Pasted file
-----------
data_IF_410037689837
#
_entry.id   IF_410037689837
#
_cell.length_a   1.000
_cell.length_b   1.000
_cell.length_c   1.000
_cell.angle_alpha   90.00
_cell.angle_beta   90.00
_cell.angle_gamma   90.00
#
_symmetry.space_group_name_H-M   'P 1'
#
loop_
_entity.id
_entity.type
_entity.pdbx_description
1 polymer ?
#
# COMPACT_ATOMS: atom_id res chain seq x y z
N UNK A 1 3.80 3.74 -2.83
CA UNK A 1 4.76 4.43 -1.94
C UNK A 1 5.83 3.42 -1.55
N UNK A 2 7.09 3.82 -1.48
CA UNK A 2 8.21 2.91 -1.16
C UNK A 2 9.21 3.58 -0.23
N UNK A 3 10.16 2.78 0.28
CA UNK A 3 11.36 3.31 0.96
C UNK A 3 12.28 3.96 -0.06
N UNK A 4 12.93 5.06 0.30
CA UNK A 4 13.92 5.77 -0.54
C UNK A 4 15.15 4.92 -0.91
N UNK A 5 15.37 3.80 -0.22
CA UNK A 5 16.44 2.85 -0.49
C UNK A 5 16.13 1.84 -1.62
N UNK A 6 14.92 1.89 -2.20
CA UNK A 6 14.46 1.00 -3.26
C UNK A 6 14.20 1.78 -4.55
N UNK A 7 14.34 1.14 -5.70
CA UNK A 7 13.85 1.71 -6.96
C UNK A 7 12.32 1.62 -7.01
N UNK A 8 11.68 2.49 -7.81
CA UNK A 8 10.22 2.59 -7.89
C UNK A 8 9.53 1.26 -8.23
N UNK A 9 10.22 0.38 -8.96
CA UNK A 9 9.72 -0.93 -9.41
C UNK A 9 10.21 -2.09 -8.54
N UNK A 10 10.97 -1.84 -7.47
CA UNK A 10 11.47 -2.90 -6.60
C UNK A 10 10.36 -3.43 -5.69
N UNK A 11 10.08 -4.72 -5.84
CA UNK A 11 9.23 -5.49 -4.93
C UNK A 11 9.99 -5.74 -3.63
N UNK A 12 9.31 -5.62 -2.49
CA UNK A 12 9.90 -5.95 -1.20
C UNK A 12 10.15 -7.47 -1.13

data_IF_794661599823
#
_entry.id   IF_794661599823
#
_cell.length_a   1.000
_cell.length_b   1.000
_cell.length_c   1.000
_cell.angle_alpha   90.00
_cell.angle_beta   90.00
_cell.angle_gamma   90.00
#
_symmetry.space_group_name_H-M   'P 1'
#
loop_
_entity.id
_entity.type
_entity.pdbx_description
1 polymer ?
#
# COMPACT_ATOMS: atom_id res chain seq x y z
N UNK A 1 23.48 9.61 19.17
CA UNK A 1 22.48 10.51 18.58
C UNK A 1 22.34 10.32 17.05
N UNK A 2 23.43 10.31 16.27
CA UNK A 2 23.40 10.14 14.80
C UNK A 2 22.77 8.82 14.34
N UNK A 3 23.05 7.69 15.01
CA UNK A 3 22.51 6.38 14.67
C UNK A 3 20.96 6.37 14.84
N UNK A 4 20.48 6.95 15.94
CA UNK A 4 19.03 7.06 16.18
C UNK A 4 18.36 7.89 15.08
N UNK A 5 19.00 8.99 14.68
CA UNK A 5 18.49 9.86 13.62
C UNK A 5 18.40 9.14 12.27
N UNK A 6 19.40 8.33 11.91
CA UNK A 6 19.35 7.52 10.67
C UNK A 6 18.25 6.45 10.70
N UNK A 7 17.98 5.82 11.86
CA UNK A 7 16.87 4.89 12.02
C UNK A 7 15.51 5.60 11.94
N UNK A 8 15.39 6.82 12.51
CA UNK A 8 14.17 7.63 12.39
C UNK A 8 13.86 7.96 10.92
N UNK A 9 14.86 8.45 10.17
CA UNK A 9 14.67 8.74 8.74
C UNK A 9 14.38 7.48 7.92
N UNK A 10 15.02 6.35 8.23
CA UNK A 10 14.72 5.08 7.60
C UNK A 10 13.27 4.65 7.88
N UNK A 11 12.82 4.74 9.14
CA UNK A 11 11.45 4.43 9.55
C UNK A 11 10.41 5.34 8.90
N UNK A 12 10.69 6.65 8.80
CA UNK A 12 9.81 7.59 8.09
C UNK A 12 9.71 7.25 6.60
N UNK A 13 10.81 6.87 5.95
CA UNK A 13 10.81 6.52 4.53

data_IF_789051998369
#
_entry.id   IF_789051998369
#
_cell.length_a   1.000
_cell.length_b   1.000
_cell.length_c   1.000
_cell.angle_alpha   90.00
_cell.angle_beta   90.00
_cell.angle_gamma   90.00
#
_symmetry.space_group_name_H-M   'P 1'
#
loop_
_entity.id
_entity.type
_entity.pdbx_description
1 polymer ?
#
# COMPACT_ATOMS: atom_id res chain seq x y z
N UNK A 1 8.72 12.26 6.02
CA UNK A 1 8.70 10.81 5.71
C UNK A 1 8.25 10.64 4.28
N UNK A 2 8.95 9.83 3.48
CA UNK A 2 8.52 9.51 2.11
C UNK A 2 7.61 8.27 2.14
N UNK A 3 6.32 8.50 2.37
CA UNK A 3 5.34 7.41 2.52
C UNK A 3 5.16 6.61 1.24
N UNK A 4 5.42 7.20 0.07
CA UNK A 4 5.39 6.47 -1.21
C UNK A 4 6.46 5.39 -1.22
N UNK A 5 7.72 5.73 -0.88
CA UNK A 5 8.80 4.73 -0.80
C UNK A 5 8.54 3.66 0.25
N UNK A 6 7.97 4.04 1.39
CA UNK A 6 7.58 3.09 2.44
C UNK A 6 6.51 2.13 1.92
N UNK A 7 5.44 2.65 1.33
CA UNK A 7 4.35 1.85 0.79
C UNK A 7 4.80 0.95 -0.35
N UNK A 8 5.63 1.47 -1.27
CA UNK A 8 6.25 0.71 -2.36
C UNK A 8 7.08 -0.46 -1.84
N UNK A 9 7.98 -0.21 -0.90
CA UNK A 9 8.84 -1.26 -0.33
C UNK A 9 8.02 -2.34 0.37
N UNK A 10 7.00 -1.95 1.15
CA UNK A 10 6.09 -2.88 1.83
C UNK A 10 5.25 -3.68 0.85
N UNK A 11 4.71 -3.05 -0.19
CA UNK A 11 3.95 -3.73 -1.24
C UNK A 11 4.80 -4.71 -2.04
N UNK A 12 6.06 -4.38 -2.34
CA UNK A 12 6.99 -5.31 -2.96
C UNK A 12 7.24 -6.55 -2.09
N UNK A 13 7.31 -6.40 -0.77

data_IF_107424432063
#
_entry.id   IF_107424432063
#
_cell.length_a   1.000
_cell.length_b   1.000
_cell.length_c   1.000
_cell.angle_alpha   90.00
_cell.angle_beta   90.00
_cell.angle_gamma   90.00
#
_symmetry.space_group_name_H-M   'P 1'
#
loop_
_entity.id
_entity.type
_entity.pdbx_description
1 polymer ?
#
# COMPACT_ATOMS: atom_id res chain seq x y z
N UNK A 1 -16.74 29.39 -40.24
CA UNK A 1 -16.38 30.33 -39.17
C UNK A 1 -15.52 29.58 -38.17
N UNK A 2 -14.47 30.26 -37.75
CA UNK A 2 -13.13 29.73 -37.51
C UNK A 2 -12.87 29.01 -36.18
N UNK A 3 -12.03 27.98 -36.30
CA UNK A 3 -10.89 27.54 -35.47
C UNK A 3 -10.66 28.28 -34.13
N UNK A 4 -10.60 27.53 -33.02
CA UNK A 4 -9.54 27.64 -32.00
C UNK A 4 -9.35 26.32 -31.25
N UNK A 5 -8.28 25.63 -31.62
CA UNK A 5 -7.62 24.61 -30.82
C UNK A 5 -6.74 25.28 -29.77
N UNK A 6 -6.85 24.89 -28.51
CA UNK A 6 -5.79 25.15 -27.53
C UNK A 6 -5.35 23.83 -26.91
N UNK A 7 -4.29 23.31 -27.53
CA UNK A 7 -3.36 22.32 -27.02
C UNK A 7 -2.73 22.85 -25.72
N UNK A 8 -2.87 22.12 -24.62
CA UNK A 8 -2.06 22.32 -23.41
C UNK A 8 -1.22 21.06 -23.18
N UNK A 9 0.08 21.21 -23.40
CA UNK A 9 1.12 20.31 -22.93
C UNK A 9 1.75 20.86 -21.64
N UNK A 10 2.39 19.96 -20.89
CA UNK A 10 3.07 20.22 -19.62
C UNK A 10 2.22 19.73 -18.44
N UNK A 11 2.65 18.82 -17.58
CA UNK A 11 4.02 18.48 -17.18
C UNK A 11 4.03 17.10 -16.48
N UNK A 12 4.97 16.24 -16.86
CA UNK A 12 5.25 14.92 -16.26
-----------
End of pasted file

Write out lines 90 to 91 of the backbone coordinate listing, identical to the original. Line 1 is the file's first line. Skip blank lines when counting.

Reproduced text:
CA UNK A 5 18.49 9.86 13.62
C UNK A 5 18.40 9.14 12.27